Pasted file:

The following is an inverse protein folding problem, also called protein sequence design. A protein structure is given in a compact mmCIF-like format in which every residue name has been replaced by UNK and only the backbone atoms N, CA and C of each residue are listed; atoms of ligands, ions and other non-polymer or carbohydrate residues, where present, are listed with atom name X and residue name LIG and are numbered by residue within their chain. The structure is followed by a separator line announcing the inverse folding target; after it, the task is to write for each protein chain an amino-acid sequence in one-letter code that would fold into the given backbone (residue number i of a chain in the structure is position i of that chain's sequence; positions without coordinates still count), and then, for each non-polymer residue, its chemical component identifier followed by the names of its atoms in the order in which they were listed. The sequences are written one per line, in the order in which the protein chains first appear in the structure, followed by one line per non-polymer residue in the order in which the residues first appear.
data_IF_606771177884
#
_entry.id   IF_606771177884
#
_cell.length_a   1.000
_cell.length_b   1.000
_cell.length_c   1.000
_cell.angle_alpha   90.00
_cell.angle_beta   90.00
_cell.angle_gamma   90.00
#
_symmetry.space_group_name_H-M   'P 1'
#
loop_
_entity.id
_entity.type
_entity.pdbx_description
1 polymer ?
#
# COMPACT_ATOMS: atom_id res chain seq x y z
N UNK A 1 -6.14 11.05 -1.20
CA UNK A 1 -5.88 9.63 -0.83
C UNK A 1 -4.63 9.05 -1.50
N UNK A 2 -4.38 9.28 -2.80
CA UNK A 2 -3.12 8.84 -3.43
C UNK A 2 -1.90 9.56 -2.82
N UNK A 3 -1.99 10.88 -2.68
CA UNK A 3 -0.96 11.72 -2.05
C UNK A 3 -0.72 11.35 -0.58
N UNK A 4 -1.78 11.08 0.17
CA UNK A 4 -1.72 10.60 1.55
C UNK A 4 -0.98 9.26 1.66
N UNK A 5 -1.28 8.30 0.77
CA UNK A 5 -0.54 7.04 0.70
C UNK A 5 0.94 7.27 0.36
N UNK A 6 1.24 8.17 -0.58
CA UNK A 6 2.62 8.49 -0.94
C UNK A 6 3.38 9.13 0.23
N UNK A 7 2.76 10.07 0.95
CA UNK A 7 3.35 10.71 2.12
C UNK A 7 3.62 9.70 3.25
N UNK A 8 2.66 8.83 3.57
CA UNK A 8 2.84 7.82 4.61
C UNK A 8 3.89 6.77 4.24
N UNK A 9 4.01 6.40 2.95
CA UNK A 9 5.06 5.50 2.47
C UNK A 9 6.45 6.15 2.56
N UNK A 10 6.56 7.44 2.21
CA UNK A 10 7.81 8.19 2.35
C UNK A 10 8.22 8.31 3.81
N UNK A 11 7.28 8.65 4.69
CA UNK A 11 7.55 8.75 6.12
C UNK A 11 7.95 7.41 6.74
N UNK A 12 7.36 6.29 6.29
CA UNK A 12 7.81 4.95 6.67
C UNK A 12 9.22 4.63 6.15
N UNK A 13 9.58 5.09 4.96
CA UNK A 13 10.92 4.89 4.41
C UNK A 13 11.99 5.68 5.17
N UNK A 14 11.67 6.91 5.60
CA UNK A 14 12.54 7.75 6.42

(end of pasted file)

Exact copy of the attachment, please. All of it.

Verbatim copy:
The following is an inverse protein folding problem, also called protein sequence design. A protein structure is given in a compact mmCIF-like format in which every residue name has been replaced by UNK and only the backbone atoms N, CA and C of each residue are listed; atoms of ligands, ions and other non-polymer or carbohydrate residues, where present, are listed with atom name X and residue name LIG and are numbered by residue within their chain. The structure is followed by a separator line announcing the inverse folding target; after it, the task is to write for each protein chain an amino-acid sequence in one-letter code that would fold into the given backbone (residue number i of a chain in the structure is position i of that chain's sequence; positions without coordinates still count), and then, for each non-polymer residue, its chemical component identifier followed by the names of its atoms in the order in which they were listed. The sequences are written one per line, in the order in which the protein chains first appear in the structure, followed by one line per non-polymer residue in the order in which the residues first appear.
data_IF_606771177884
#
_entry.id   IF_606771177884
#
_cell.length_a   1.000
_cell.length_b   1.000
_cell.length_c   1.000
_cell.angle_alpha   90.00
_cell.angle_beta   90.00
_cell.angle_gamma   90.00
#
_symmetry.space_group_name_H-M   'P 1'
#
loop_
_entity.id
_entity.type
_entity.pdbx_description
1 polymer ?
#
# COMPACT_ATOMS: atom_id res chain seq x y z
N UNK A 1 -6.14 11.05 -1.20
CA UNK A 1 -5.88 9.63 -0.83
C UNK A 1 -4.63 9.05 -1.50
N UNK A 2 -4.38 9.28 -2.80
CA UNK A 2 -3.12 8.84 -3.43
C UNK A 2 -1.90 9.56 -2.82
N UNK A 3 -1.99 10.88 -2.68
CA UNK A 3 -0.96 11.72 -2.05
C UNK A 3 -0.72 11.35 -0.58
N UNK A 4 -1.78 11.08 0.17
CA UNK A 4 -1.72 10.60 1.55
C UNK A 4 -0.98 9.26 1.66
N UNK A 5 -1.28 8.30 0.77
CA UNK A 5 -0.54 7.04 0.70
C UNK A 5 0.94 7.27 0.36
N UNK A 6 1.24 8.17 -0.58
CA UNK A 6 2.62 8.49 -0.94
C UNK A 6 3.38 9.13 0.23
N UNK A 7 2.76 10.07 0.95
CA UNK A 7 3.35 10.71 2.12
C UNK A 7 3.62 9.70 3.25
N UNK A 8 2.66 8.83 3.57
CA UNK A 8 2.84 7.82 4.61
C UNK A 8 3.89 6.77 4.24
N UNK A 9 4.01 6.40 2.95
CA UNK A 9 5.06 5.50 2.47
C UNK A 9 6.45 6.15 2.56
N UNK A 10 6.56 7.44 2.21
CA UNK A 10 7.81 8.19 2.35
C UNK A 10 8.22 8.31 3.81
N UNK A 11 7.28 8.65 4.69
CA UNK A 11 7.55 8.75 6.12
C UNK A 11 7.95 7.41 6.74
N UNK A 12 7.36 6.29 6.29
CA UNK A 12 7.81 4.95 6.67
C UNK A 12 9.22 4.63 6.15
N UNK A 13 9.58 5.09 4.96
CA UNK A 13 10.92 4.89 4.41
C UNK A 13 11.99 5.68 5.17
N UNK A 14 11.67 6.91 5.60
CA UNK A 14 12.54 7.75 6.42